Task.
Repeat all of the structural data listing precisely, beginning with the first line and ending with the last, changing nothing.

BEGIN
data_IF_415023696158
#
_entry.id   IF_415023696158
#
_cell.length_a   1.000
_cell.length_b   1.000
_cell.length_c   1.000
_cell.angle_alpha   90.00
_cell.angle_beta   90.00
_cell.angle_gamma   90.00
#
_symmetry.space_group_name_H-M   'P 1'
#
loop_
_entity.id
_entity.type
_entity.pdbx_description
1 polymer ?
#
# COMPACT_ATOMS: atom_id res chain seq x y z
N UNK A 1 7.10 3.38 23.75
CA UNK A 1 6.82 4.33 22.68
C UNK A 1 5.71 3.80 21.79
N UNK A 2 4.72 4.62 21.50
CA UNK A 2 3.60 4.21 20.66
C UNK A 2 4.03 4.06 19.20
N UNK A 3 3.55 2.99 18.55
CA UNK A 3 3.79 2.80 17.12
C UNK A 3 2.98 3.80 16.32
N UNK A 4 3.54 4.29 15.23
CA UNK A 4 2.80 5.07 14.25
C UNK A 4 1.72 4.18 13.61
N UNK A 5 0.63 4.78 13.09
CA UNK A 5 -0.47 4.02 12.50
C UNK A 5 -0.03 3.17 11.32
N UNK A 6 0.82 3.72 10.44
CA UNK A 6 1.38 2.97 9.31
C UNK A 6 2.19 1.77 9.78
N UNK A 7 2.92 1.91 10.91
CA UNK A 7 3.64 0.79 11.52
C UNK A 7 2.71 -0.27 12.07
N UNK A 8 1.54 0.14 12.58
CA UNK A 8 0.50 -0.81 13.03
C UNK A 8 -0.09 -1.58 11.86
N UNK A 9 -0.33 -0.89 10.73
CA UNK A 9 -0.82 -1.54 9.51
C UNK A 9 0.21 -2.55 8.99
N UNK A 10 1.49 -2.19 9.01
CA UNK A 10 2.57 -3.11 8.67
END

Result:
data_IF_415023696158
#
_entry.id   IF_415023696158
#
_cell.length_a   1.000
_cell.length_b   1.000
_cell.length_c   1.000
_cell.angle_alpha   90.00
_cell.angle_beta   90.00
_cell.angle_gamma   90.00
#
_symmetry.space_group_name_H-M   'P 1'
#
loop_
_entity.id
_entity.type
_entity.pdbx_description
1 polymer ?
#
# COMPACT_ATOMS: atom_id res chain seq x y z
N UNK A 1 7.10 3.38 23.75
CA UNK A 1 6.82 4.33 22.68
C UNK A 1 5.71 3.80 21.79
N UNK A 2 4.72 4.62 21.50
CA UNK A 2 3.60 4.21 20.66
C UNK A 2 4.03 4.06 19.20
N UNK A 3 3.55 2.99 18.55
CA UNK A 3 3.79 2.80 17.12
C UNK A 3 2.98 3.80 16.32
N UNK A 4 3.54 4.29 15.23
CA UNK A 4 2.80 5.07 14.25
C UNK A 4 1.72 4.18 13.61
N UNK A 5 0.63 4.78 13.09
CA UNK A 5 -0.47 4.02 12.50
C UNK A 5 -0.03 3.17 11.32
N UNK A 6 0.82 3.72 10.44
CA UNK A 6 1.38 2.97 9.31
C UNK A 6 2.19 1.77 9.78
N UNK A 7 2.92 1.91 10.91
CA UNK A 7 3.64 0.79 11.52
C UNK A 7 2.71 -0.27 12.07
N UNK A 8 1.54 0.14 12.58
CA UNK A 8 0.50 -0.81 13.03
C UNK A 8 -0.09 -1.58 11.86
N UNK A 9 -0.33 -0.89 10.73
CA UNK A 9 -0.82 -1.54 9.51
C UNK A 9 0.21 -2.55 8.99
N UNK A 10 1.49 -2.19 9.01
CA UNK A 10 2.57 -3.11 8.67